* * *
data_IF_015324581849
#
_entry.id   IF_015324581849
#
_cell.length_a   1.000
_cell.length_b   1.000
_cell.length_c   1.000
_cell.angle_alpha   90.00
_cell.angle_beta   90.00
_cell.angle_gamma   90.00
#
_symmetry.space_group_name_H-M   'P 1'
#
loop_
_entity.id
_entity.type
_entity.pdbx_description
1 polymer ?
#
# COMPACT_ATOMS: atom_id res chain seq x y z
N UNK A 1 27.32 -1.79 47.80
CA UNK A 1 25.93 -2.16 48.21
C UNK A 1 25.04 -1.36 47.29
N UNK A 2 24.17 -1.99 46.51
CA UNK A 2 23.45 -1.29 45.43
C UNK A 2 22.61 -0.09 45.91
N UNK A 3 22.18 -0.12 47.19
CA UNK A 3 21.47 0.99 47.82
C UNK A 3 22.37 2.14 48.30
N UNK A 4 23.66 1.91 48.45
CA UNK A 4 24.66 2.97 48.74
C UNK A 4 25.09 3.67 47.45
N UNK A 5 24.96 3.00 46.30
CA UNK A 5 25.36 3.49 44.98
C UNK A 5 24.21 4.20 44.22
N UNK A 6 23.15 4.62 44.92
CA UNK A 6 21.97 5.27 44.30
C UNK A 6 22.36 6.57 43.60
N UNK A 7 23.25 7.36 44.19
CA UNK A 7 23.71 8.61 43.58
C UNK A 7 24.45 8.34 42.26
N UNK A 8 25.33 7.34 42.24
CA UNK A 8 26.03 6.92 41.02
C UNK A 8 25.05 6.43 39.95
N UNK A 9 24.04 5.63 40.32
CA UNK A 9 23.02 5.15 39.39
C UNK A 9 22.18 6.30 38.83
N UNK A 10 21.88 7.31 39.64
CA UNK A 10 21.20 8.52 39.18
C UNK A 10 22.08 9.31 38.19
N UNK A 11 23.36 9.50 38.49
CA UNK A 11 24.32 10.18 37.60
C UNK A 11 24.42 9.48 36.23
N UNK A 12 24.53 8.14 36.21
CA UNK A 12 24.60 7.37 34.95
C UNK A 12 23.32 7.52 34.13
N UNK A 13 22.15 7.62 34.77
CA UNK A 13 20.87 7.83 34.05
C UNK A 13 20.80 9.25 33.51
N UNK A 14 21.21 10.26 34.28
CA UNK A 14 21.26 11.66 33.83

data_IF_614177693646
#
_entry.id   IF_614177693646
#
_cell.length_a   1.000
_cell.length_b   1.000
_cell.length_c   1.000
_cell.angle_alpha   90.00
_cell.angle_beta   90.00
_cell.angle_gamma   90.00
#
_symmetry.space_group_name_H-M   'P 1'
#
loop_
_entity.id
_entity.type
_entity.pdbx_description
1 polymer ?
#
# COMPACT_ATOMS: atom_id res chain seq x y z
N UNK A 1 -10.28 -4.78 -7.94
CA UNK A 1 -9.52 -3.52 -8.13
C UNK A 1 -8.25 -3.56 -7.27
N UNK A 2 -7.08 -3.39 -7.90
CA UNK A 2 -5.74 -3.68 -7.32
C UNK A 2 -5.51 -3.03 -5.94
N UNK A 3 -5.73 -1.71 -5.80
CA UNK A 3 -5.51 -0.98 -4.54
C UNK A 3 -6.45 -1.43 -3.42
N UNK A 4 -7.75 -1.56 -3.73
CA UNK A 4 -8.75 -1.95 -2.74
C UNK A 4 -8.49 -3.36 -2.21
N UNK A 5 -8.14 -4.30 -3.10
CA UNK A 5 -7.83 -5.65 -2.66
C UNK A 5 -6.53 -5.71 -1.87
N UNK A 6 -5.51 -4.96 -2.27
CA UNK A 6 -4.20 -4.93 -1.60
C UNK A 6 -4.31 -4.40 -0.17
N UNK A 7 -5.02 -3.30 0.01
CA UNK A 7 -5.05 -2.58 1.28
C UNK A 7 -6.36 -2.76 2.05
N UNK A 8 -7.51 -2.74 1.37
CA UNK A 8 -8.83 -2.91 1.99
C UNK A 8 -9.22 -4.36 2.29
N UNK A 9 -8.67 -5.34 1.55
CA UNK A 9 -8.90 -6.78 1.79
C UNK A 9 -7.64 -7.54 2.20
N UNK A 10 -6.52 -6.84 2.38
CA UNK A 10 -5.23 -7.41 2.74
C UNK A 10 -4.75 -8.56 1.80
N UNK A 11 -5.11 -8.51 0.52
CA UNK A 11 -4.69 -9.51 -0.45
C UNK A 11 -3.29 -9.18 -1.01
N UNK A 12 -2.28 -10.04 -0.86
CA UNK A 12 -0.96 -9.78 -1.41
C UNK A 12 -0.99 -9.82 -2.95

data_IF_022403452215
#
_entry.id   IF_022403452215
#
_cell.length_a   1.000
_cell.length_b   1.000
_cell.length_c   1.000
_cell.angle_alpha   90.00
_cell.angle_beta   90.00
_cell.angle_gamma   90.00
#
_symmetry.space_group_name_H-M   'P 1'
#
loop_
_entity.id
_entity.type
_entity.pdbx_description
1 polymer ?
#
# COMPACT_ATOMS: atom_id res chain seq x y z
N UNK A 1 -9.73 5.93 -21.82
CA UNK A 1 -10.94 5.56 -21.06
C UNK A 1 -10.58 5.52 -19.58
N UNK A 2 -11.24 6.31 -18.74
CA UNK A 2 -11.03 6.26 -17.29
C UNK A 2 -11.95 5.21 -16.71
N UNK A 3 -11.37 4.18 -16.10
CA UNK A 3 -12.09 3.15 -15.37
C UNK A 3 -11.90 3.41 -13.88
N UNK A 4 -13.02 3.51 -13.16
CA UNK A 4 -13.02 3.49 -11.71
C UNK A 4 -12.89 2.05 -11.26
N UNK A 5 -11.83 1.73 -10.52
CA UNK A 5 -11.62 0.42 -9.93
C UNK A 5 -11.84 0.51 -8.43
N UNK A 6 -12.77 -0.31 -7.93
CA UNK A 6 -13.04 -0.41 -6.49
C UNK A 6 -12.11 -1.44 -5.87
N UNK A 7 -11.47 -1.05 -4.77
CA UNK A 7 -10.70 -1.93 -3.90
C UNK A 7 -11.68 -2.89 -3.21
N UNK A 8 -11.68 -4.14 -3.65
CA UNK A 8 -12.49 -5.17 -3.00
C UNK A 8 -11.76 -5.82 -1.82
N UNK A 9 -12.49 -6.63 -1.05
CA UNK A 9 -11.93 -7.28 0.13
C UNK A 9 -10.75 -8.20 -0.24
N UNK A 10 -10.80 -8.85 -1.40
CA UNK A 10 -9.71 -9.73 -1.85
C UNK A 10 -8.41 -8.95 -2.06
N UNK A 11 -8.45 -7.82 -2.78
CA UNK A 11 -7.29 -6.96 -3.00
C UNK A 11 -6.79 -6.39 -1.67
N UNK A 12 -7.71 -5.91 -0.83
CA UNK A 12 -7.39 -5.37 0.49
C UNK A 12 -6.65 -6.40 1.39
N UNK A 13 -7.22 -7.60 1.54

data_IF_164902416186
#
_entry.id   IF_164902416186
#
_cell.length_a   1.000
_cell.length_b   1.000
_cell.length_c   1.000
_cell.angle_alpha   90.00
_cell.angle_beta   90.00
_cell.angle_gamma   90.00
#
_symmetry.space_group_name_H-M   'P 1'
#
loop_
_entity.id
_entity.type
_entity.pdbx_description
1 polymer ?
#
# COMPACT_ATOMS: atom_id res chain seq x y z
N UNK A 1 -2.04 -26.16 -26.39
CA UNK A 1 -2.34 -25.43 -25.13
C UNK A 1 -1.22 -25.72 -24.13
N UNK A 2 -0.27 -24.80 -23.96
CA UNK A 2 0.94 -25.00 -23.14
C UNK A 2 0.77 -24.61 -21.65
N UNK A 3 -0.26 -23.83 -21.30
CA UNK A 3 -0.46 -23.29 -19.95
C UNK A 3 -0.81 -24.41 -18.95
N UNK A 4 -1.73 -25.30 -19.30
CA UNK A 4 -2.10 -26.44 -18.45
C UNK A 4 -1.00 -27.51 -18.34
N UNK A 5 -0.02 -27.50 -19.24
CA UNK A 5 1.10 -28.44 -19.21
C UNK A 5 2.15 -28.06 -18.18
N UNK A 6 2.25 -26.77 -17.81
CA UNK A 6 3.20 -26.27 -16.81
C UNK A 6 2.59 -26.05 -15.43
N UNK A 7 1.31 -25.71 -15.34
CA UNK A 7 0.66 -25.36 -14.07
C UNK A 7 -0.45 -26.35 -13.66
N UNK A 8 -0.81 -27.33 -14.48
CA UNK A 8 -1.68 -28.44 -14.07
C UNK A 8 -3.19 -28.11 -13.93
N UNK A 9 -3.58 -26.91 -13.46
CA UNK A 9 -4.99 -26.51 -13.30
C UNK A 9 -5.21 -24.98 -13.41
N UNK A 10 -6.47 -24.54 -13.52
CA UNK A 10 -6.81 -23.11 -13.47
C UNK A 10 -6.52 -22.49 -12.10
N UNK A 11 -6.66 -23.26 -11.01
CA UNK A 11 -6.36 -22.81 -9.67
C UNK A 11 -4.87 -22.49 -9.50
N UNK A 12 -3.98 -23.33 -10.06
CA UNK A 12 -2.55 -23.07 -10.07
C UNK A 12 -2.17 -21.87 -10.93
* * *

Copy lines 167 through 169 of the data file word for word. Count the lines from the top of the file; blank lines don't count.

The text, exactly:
C UNK A 10 -8.41 -8.95 -2.06
N UNK A 11 -8.45 -7.82 -2.78
CA UNK A 11 -7.29 -6.96 -3.00